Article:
8 LESSONS | 31M
Build your fitness business online
Move your business online
Design your site
Add classes and courses
Set policies and team roles
Lead virtual workouts
Pre-record your classes
Run programs and challenges
In this course
Build a future-proof fitness business with multiple revenue streams. In this course, you’ll see how to plan, build and create your full-service fitness business. Learn all the best practices for setting up virtual classes, programs and challenges, and get your online business up and running.
Learn how to
Build and design an effective website for your fitness businesses
Add and showcase your offerings, like schedules and virtual workouts
Prep, record and share your own fitness trainings online
Smoothly lead and manage online fitness programs and challenges
Kiera is a writer and editor with over a decade’s worth of experience covering fitness and health topics for brands like Men’s Health, Fitness, Runner’s World, Bicycling and Shape. When she’s not sitting at her desk, you can find her boxing, running or hiking.
Wix Fit Editor
Who it’s for
Studios, gyms and personal trainers looking to take their business online
Fitness entrepreneurs looking to expand their online business
Resources to help you grow
Get helpful articles, practical templates and more to put your skills to work.
Move your business online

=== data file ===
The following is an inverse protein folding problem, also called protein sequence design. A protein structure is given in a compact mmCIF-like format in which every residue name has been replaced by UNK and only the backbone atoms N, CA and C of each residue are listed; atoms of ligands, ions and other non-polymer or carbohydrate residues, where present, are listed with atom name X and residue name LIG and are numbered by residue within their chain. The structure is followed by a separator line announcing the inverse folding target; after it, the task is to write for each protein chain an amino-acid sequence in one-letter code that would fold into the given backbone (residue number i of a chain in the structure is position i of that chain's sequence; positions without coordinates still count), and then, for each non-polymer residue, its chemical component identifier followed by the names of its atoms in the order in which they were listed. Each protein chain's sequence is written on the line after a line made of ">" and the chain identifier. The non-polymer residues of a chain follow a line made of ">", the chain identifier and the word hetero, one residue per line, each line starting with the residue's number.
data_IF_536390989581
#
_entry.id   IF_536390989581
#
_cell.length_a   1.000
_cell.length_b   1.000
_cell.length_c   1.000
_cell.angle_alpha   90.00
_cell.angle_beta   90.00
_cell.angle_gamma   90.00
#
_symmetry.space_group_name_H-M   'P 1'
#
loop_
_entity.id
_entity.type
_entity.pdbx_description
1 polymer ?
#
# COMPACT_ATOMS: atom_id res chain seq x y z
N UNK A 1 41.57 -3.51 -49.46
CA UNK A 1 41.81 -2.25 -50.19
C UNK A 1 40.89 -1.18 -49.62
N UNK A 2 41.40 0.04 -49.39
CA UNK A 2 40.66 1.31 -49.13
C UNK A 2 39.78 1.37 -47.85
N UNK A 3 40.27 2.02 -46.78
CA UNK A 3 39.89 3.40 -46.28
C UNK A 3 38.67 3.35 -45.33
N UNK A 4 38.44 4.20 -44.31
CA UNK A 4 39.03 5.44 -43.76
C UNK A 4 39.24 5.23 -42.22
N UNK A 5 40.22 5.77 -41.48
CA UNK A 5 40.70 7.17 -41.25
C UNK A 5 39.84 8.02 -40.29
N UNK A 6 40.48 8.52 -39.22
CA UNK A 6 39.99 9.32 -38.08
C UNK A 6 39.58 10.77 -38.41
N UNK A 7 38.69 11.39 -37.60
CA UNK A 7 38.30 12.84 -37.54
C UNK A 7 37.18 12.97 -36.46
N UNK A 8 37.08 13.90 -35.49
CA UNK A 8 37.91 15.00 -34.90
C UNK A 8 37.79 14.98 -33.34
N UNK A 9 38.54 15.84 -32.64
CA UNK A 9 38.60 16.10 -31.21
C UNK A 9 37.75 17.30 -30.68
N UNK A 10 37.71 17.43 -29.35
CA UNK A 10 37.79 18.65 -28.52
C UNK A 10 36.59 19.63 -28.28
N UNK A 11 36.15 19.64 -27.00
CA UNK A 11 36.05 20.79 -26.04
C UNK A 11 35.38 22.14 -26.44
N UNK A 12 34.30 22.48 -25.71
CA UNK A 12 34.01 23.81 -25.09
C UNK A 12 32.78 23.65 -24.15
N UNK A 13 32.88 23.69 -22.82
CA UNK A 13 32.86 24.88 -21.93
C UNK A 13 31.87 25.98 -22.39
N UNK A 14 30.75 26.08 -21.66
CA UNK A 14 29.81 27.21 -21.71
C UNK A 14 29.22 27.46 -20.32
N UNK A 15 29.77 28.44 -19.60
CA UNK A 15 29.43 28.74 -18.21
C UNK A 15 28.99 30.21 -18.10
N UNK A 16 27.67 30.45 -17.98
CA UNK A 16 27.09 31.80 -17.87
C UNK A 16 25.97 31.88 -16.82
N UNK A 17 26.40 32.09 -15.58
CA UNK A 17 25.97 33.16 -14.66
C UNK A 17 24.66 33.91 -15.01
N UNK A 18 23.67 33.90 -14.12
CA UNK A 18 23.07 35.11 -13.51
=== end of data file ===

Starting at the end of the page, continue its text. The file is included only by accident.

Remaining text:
If you're watching this course, you're probably a fitness professional looking to power your business online.
Maybe that means you own a brick and mortar gym and want local clients to be able to book sessions on your website.
Or maybe you have a yoga studio and you want to reach clients worldwide.
Or maybe you're brand new to the fitness industry and just starting to build your business.
Regardless, you probably want to know all of the ins and outs of setting up and running a successful fitness site.
Throughout this course, I'll help you decide what to offer your clients brand yourself in a way that's true to your core values, and nail down the finer details of bookings and payments.
Ready? Let's go.
Even if you've never heard the term hybrid fitness, you could probably guess what it means because it's exactly what it sounds like.
Hybrid fitness refers to businesses that offer services both in person and online.
Hybrid fitness has been around for a while, but COVID-19 pushed it to the forefront of the industry, with many people working out at home.
Your clients may want the community associated with in-person classes and the convenience of sweating it out in their living rooms.
At least I know I do.
If the idea of hybrid fitness seems a bit daunting, here are a few ideas to get you started.
If you own a physical gym or studio, host seminars and workshops online, bringing in special guests from around the world.
That's the beauty of digital.
If you're primarily teaching online, hold in-person events, like retreats, weekly meetups, things like that.
And finally, take advantage of your clients' new, work-from-home schedules.
The afternoon was once a lull for gym owners and trainers, but many people are now exercising at home in between calls and meetings throughout the day.
Keep this in mind when creating your schedule.
Doing a deliberate competitor analysis can show what else is being offered in the industry, and how you can take those ideas a step further to stay competitive or give yourself an edge over the competition.
Take a minute and think it through.
Who are your top digital competitors?
What do they do well, and what are they still missing?